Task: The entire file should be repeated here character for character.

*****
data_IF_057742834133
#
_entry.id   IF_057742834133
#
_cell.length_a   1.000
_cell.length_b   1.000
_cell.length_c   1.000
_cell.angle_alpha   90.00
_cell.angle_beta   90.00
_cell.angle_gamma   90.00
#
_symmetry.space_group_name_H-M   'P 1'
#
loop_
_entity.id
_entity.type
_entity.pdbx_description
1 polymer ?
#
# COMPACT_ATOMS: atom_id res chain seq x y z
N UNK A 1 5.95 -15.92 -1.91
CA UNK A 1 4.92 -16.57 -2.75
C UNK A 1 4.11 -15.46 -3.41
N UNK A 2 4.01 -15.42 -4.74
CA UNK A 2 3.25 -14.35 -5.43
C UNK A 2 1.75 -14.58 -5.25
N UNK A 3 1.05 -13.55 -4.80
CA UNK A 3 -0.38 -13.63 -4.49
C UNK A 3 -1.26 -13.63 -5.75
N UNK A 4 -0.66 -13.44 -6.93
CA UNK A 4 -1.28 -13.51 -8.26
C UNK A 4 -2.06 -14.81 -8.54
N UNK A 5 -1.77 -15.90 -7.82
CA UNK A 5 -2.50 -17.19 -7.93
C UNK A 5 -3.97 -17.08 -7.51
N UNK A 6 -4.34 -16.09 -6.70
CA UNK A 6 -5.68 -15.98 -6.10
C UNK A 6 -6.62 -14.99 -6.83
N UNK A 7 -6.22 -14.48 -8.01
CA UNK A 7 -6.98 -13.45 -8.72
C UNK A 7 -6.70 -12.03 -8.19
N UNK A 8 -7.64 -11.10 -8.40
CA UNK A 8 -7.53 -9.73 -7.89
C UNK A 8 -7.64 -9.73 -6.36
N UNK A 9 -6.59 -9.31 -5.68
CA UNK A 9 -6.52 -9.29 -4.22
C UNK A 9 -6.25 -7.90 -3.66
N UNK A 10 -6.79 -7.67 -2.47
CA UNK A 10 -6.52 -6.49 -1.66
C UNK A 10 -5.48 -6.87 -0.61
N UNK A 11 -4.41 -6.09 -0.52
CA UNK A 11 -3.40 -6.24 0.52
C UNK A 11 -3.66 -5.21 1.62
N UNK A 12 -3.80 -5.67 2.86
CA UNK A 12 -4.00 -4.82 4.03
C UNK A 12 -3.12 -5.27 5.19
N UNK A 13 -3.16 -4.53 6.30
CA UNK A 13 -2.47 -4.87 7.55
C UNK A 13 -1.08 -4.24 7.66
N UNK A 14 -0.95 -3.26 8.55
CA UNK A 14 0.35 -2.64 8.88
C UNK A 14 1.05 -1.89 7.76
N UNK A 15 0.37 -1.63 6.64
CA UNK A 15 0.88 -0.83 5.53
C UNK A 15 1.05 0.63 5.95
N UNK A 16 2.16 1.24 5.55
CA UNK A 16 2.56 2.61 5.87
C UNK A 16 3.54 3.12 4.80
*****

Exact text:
data_IF_057742834133
#
_entry.id   IF_057742834133
#
_cell.length_a   1.000
_cell.length_b   1.000
_cell.length_c   1.000
_cell.angle_alpha   90.00
_cell.angle_beta   90.00
_cell.angle_gamma   90.00
#
_symmetry.space_group_name_H-M   'P 1'
#
loop_
_entity.id
_entity.type
_entity.pdbx_description
1 polymer ?
#
# COMPACT_ATOMS: atom_id res chain seq x y z
N UNK A 1 5.95 -15.92 -1.91
CA UNK A 1 4.92 -16.57 -2.75
C UNK A 1 4.11 -15.46 -3.41
N UNK A 2 4.01 -15.42 -4.74
CA UNK A 2 3.25 -14.35 -5.43
C UNK A 2 1.75 -14.58 -5.25
N UNK A 3 1.05 -13.55 -4.80
CA UNK A 3 -0.38 -13.63 -4.49
C UNK A 3 -1.26 -13.63 -5.75
N UNK A 4 -0.66 -13.44 -6.93
CA UNK A 4 -1.28 -13.51 -8.26
C UNK A 4 -2.06 -14.81 -8.54
N UNK A 5 -1.77 -15.90 -7.82
CA UNK A 5 -2.50 -17.19 -7.93
C UNK A 5 -3.97 -17.08 -7.51
N UNK A 6 -4.34 -16.09 -6.70
CA UNK A 6 -5.68 -15.98 -6.10
C UNK A 6 -6.62 -14.99 -6.83
N UNK A 7 -6.22 -14.48 -8.01
CA UNK A 7 -6.98 -13.45 -8.72
C UNK A 7 -6.70 -12.03 -8.19
N UNK A 8 -7.64 -11.10 -8.40
CA UNK A 8 -7.53 -9.73 -7.89
C UNK A 8 -7.64 -9.73 -6.36
N UNK A 9 -6.59 -9.31 -5.68
CA UNK A 9 -6.52 -9.29 -4.22
C UNK A 9 -6.25 -7.90 -3.66
N UNK A 10 -6.79 -7.67 -2.47
CA UNK A 10 -6.52 -6.49 -1.66
C UNK A 10 -5.48 -6.87 -0.61
N UNK A 11 -4.41 -6.09 -0.52
CA UNK A 11 -3.40 -6.24 0.52
C UNK A 11 -3.66 -5.21 1.62
N UNK A 12 -3.80 -5.67 2.86
CA UNK A 12 -4.00 -4.82 4.03
C UNK A 12 -3.12 -5.27 5.19
N UNK A 13 -3.16 -4.53 6.30
CA UNK A 13 -2.47 -4.87 7.55
C UNK A 13 -1.08 -4.24 7.66
N UNK A 14 -0.95 -3.26 8.55
CA UNK A 14 0.35 -2.64 8.88
C UNK A 14 1.05 -1.89 7.76
N UNK A 15 0.37 -1.63 6.64
CA UNK A 15 0.88 -0.83 5.53
C UNK A 15 1.05 0.63 5.95
N UNK A 16 2.16 1.24 5.55
CA UNK A 16 2.56 2.61 5.87
C UNK A 16 3.54 3.12 4.80